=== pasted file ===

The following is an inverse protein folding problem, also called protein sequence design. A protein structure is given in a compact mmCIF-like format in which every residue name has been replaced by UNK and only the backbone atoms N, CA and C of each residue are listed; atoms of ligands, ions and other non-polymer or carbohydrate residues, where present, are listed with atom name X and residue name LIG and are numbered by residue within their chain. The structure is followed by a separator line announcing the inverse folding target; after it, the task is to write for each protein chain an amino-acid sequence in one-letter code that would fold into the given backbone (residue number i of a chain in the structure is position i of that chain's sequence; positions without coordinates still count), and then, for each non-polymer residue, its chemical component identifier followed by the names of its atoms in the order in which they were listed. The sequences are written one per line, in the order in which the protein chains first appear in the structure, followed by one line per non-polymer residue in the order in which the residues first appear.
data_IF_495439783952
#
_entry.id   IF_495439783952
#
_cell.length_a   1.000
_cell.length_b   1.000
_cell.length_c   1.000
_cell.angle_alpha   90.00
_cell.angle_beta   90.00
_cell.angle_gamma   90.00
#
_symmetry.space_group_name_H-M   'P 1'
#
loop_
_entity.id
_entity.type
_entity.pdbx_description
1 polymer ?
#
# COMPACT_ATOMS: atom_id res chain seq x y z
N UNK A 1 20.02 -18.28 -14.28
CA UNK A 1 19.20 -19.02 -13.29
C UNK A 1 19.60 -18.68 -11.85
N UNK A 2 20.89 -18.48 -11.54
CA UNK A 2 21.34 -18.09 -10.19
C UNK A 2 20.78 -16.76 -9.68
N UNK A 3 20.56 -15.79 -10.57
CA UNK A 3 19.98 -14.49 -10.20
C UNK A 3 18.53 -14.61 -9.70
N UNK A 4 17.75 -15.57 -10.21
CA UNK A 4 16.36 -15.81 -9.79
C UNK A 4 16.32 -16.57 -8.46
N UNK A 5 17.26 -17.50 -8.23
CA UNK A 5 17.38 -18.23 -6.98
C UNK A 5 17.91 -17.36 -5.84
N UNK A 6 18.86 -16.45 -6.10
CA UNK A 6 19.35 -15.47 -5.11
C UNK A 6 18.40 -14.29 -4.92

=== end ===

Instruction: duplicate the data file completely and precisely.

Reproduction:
The following is an inverse protein folding problem, also called protein sequence design. A protein structure is given in a compact mmCIF-like format in which every residue name has been replaced by UNK and only the backbone atoms N, CA and C of each residue are listed; atoms of ligands, ions and other non-polymer or carbohydrate residues, where present, are listed with atom name X and residue name LIG and are numbered by residue within their chain. The structure is followed by a separator line announcing the inverse folding target; after it, the task is to write for each protein chain an amino-acid sequence in one-letter code that would fold into the given backbone (residue number i of a chain in the structure is position i of that chain's sequence; positions without coordinates still count), and then, for each non-polymer residue, its chemical component identifier followed by the names of its atoms in the order in which they were listed. The sequences are written one per line, in the order in which the protein chains first appear in the structure, followed by one line per non-polymer residue in the order in which the residues first appear.
data_IF_495439783952
#
_entry.id   IF_495439783952
#
_cell.length_a   1.000
_cell.length_b   1.000
_cell.length_c   1.000
_cell.angle_alpha   90.00
_cell.angle_beta   90.00
_cell.angle_gamma   90.00
#
_symmetry.space_group_name_H-M   'P 1'
#
loop_
_entity.id
_entity.type
_entity.pdbx_description
1 polymer ?
#
# COMPACT_ATOMS: atom_id res chain seq x y z
N UNK A 1 20.02 -18.28 -14.28
CA UNK A 1 19.20 -19.02 -13.29
C UNK A 1 19.60 -18.68 -11.85
N UNK A 2 20.89 -18.48 -11.54
CA UNK A 2 21.34 -18.09 -10.19
C UNK A 2 20.78 -16.76 -9.68
N UNK A 3 20.56 -15.79 -10.57
CA UNK A 3 19.98 -14.49 -10.20
C UNK A 3 18.53 -14.61 -9.70
N UNK A 4 17.75 -15.57 -10.21
CA UNK A 4 16.36 -15.81 -9.79
C UNK A 4 16.32 -16.57 -8.46
N UNK A 5 17.26 -17.50 -8.23
CA UNK A 5 17.38 -18.23 -6.98
C UNK A 5 17.91 -17.36 -5.84
N UNK A 6 18.86 -16.45 -6.10
CA UNK A 6 19.35 -15.47 -5.11
C UNK A 6 18.40 -14.29 -4.92